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How the G-Wiz Electric Car Works

By: John Fuller

G-Wiz Specifications

Scott Barbour/Getty Images
Both of the above are quadricycles. Which one's safer?
Both of the above are quadricycles. Which one's safer?

The G-Wiz is actually known as a "quadricycle" in Britain -- the contraption weighs about 880 pounds (400 kg) without the battery and produces less than 15 kW of power, so according to the European Commission, it's not a car. Although it's legal to drive a G-Wiz on any road in the United Kingdom, GoinGreen stresses that the vehicle was "designed as a low speed urban runabout and commuter car," and they "do not recommend it is used [sic] on motorways and fast roads."

There are three different G-Wiz models available. Re­va no longer produces the original two versions, the G-Wiz dc and the G-Wiz ac, but GoinGreen still offers used models on its Web site. The newest version, the G-Wiz i, has improved safety standards and will be available in February 2008.

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Despite the different names and varying safety packages, each type has the same general technical specifications. A G-Wiz is a two door, "2 + 2" seating arrangement, which means two adults can fit up front and two children can squeeze in the back. Eight six-volt lead-acid batteries, located under the front seats, power the tiny quadricycle's electric motor, which is located in the back. You can charge the battery of the G-Wiz by simply plugging a charge cable into the side of the vehicle and any electric outlet, the same way you would charge your cell phone. (GoinGreen does recommend protecting a typical household outlet with an RCD (Residual Current Device), or a surge protector). Two and a half hours will charge the battery 80 percent, while an eight-hour charge will give the car its full charge. Using electricity, especially from a renewable source, can save you money and help the environment -- a years worth of power would cost about $100 -- but the downside is the life of the battery. A replacement pack of eight batteries costs £1,595, or more than $3,000, and the batteries last between two and three years. This is the main reason why many people are looking toward fuel cells, which are charged quickly and don't need replacing.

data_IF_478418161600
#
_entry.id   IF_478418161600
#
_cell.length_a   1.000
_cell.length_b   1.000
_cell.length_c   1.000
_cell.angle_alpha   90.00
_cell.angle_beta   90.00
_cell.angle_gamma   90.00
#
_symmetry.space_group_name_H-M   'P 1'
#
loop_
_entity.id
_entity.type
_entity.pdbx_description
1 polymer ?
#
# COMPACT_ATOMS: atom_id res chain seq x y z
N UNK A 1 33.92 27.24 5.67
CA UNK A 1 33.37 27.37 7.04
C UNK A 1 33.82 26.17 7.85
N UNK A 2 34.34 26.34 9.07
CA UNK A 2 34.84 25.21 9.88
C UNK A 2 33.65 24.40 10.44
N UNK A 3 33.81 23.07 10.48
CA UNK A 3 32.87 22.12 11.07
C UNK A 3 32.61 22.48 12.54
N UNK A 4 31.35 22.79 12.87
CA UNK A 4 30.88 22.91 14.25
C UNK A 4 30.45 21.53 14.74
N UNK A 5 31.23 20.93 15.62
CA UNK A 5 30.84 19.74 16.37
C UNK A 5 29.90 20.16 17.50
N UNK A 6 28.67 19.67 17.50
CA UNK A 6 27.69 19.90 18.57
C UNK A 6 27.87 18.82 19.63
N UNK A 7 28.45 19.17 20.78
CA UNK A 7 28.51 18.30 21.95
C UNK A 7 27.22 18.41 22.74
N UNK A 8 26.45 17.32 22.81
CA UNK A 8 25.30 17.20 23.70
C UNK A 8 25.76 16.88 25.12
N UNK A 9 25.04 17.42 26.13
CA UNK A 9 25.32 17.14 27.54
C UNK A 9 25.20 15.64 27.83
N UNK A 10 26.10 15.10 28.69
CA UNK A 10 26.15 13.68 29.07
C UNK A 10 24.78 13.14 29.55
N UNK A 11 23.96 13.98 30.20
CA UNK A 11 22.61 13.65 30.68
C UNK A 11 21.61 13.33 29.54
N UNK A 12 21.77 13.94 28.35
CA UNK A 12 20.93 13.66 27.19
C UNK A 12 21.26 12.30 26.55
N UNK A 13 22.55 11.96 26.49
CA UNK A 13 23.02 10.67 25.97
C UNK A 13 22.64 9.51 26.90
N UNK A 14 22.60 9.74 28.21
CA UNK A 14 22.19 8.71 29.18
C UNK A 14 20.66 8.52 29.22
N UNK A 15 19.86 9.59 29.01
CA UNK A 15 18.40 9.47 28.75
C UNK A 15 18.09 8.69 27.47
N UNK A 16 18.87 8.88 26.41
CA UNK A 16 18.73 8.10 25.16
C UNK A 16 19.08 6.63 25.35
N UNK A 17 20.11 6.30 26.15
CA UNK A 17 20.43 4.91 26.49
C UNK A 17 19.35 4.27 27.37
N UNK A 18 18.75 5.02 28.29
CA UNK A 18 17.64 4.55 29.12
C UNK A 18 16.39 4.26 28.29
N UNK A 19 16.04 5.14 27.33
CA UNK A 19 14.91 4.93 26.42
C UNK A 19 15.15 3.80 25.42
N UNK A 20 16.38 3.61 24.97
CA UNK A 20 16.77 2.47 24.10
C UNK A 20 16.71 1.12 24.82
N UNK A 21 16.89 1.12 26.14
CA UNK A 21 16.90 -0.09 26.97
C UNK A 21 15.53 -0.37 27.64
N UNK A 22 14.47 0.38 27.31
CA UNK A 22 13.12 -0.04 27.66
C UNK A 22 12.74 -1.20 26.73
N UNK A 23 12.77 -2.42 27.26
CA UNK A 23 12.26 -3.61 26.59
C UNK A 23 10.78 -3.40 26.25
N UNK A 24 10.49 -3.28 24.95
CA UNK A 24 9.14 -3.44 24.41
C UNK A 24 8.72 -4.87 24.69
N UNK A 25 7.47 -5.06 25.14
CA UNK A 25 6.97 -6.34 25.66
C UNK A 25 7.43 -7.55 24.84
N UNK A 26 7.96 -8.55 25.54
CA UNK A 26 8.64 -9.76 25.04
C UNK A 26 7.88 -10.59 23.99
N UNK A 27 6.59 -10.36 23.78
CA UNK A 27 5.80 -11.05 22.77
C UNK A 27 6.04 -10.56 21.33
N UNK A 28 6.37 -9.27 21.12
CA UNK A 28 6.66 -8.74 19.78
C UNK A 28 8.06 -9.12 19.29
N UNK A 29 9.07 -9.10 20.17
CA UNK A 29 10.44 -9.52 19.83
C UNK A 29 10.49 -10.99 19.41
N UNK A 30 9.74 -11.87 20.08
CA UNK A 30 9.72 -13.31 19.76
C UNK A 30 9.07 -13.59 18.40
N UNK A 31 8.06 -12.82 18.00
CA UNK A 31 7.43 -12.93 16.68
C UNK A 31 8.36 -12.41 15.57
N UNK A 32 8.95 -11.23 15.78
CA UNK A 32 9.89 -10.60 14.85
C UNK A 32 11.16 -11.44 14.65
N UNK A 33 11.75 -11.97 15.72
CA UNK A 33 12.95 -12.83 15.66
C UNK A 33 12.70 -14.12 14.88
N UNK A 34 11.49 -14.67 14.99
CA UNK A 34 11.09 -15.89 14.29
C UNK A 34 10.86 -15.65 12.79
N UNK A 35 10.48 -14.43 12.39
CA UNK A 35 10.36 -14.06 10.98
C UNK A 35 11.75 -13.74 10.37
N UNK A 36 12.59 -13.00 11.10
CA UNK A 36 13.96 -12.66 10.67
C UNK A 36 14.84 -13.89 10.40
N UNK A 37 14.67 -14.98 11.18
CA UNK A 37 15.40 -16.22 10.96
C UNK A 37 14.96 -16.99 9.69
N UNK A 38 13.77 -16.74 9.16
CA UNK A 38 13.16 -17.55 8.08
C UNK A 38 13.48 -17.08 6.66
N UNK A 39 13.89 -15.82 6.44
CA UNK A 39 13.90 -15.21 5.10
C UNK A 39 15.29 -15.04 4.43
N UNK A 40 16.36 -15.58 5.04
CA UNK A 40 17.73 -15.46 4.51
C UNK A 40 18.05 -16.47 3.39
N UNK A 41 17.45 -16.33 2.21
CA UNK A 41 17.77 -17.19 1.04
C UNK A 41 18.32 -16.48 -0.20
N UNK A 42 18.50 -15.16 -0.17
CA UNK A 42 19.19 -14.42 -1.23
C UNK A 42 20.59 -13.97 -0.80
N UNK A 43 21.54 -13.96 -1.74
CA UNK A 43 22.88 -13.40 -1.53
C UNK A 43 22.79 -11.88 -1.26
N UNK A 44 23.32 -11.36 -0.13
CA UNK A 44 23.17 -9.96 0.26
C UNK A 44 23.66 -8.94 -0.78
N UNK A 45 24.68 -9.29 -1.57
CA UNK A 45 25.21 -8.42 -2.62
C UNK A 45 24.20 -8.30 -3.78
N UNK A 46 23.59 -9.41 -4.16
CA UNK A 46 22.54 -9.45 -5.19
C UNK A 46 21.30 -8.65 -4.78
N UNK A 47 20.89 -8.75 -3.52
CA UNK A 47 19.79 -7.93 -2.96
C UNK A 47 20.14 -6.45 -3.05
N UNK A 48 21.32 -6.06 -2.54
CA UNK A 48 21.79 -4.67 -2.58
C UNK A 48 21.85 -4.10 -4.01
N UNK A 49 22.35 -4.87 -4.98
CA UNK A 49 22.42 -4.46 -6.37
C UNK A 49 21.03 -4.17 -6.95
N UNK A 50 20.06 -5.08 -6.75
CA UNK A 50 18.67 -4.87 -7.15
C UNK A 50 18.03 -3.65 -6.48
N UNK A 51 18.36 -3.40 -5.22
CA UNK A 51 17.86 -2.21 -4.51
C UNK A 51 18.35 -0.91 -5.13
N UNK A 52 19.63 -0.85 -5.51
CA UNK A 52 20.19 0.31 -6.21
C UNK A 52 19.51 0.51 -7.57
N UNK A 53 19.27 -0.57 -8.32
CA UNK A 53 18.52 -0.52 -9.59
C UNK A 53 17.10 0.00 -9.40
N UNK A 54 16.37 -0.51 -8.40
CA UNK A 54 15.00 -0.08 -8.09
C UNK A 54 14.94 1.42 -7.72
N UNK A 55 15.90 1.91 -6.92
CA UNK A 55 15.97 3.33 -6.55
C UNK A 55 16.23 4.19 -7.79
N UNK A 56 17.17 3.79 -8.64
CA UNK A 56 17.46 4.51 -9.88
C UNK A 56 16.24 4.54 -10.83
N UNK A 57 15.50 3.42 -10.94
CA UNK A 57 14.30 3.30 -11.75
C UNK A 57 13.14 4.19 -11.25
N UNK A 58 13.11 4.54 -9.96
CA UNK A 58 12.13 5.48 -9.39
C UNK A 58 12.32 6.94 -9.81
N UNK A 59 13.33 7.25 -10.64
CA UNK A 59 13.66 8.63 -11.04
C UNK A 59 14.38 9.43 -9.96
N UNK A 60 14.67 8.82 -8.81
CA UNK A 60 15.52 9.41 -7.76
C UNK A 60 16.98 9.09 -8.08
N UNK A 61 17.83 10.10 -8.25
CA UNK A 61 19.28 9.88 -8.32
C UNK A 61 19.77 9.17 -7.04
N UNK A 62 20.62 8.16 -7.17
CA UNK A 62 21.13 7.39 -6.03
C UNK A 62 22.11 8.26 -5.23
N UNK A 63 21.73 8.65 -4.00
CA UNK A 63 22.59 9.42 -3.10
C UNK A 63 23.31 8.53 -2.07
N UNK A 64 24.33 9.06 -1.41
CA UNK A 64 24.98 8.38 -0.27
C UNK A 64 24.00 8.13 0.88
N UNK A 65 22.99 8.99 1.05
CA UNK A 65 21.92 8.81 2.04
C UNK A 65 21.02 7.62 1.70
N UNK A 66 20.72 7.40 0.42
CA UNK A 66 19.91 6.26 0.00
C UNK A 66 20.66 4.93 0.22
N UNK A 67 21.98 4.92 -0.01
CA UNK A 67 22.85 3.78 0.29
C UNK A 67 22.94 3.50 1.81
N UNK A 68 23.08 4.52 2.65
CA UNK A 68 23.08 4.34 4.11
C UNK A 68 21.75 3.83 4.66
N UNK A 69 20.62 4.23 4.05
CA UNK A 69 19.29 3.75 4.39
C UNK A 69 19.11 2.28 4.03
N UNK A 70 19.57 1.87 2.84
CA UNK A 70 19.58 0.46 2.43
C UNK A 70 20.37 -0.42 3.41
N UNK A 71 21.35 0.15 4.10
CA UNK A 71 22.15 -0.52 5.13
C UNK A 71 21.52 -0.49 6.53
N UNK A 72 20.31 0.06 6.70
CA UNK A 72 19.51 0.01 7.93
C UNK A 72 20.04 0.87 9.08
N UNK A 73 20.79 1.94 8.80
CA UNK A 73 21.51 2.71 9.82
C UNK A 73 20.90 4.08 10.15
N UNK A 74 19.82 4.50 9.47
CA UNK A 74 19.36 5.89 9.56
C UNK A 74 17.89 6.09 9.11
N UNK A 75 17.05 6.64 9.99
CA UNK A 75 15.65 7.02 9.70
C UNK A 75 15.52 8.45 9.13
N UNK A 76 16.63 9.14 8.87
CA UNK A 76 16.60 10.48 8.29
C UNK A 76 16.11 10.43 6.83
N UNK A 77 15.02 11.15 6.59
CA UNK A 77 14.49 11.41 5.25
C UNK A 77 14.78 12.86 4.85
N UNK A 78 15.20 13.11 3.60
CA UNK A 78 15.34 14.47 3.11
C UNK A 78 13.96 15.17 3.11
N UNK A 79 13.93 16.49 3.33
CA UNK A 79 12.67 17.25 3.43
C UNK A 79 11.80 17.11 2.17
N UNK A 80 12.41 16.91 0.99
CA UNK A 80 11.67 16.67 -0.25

The range of a G-Wiz is only about 50 miles per battery charge, but as mentioned before, the quadricycle wasn't built for long drives through the English countryside. The top speed of the vehicles range between 40 and 50 miles per hour (64-80 km/h) -- very slow compared to most other cars on the road, but this emphasizes why the G-Wiz is for an urban environment. The speed limits in London, for example, are typically no faster than 40 mph (64 km/h), and data downloaded from G-Wizzes driving around the city showed that customers recorded an average speed of 10 mph (16 km/h). London does happen to have the slowest traffic in Europe -- UK traffic information service KeepMoving.co.uk reported that all traffic, G-Wiz or not, moves at an average of 12 mph (19 km/h) in England's capital.

So the G-Wiz can save you money -- but will it save you from a head-on collision with a delivery truck? Read the next page to find out.

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